What a difference a year makes. Last year, Fiserv Inc. held its first joint conference for all its credit union clients, following up on the long-expected consolidation of the seven formerly separate core processing operations it had acquired over the years.
That Nashville, Tenn., gathering introduced client credit unions to what was billed as the new "one Fiserv" and reorganized its credit union division to focus on helping customers find the best core processing platform and choose from the myriad of other solutions required by today's credit unions.
Last week's conference-Innovate 2010-was held in Las Vegas, bringing together about 1,700 attendees, including 1,100 from about 650 credit unions and a show floor that included 94 exhibitors from Fiserv and third parties.
"Last year, we talked about strategy overall. This year, we're able to show some progress against that strategy," said Scott Butler, president of the credit union division that provides core processing to about 2,500 credit unions and, he said, "in all reality, probably touches every credit union in the country in one way or another with our work."
Butler cited what he called "proof points" of that strategy in the past year, including 116 credit unions signing up for its ConvergeIT telephony system, 115 for card services solutions, 161 adopting Fiserv's mobile offerings and 114 who have adopted the Wisdom accounting package.
He also said the first user of its touted new Acumen platform-the $520 million Christian Community CU in San Dimas, Calif.-has now gone live and that three more are planning to soon. It's targeted as an open platform with the ability to easily scale and integrate ancillary services from Fiserv and third parties alike.
The changed focus is felt year round internally as well, Butler said. "We've had 10 credit unions in the past year that we helped move from one of our core account solutions to another that would better fit their strategic plans. What used to be a celebration in one camp and a time of mourning in another is now a cause for celebration across the organization. And instead of our clients being in the middle of managing two different vendors, we're able to help them now from both sides of that process."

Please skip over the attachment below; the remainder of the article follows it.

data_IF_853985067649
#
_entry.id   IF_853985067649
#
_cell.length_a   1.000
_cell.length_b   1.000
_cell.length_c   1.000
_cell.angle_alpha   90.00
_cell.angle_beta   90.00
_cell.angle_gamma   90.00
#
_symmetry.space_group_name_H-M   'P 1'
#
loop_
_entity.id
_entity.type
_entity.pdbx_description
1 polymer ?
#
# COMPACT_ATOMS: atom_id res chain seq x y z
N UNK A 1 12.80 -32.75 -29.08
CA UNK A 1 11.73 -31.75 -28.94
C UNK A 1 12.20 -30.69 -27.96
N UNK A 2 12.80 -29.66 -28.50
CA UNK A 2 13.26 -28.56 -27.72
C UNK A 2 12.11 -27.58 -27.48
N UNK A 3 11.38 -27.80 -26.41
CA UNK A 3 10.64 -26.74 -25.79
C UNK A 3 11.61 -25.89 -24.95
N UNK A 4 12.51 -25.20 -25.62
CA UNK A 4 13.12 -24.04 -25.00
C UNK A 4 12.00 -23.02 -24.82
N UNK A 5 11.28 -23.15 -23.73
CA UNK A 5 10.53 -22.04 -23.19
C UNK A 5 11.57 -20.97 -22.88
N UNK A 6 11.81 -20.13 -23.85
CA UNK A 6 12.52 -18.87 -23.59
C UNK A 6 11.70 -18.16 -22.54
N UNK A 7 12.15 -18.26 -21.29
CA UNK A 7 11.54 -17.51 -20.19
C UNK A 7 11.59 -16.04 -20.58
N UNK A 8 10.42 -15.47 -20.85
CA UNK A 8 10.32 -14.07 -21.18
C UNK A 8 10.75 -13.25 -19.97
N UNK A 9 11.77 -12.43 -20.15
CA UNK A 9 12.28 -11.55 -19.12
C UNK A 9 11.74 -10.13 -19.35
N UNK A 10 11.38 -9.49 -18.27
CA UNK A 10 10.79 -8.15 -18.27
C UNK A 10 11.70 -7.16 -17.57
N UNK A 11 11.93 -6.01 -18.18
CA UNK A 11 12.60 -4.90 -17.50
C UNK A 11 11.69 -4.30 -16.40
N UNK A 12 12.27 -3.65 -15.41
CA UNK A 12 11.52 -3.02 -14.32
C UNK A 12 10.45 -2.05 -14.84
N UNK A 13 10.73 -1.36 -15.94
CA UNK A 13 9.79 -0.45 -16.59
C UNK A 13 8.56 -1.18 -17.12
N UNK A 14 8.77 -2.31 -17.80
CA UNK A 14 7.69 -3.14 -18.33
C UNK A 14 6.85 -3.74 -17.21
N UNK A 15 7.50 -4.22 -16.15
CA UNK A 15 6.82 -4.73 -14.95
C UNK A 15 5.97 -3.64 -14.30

Of course, client conferences are a time for showcasing new products and services. At Innovate 2010, that included person-to-person payments, card services and mobile solutions, the company said.
"This was a first opportunity for many of our clients to get a hands-on viewing of ZashPay [Fiserv's new P2P solution] and get an understanding of how it works and how they might use it at their institution," said Sara Brooks, senior vice president of Credit Union Solutions.
"We're also using our tech expo to showcase our new CardVision service, a consultancy service around enhancing profitability for card programs. There are a lot of different ways to increase usage of debit and credit cards, and we're looking at ways to really look at all those factors, including loyalty programs and really understanding what kind of transactions are actually coming through," Brooks said.
She said that service-called CardVision-is in pilot mode now at several credit unions before it's rolled out to the general credit union market. A lot of focus also was on when and how to deploy remote-deposit capture solutions for home and mobile bankers and mobile payments, Brooks and Butler said.
Looking to the year ahead, they said, Fiserv's credit union specialists are facing the same challenges as their clients-helping protect profitability in the face of expected lost income from federal changes in card interchange fees and overdraft programs.
"There's a real buzz about the transformation of the entire industry, both from a technology and a regulatory standpoint, and we're looking at the best ways we can help our clients deal with it," Butler said.
"In the past couple days, in fact, we've heard a lot more interest from large credit unions looking to outsource their systems online than I've seen in the past 20 years. I think that's because of the growing amount of scrutiny around continuity and security, and the appeal of having somebody who runs systems for a living rather than doing it themselves."
Butler added, "This is not a stampede, don't misquote me on that, but clearly we're seeing more large credit unions interested in that than we have in years."
"That's because we're the same as everyone else, and I can tell you that ensuring that our systems meet compliance and regulatory requirements is taking up more of our development bandwidth than anything else."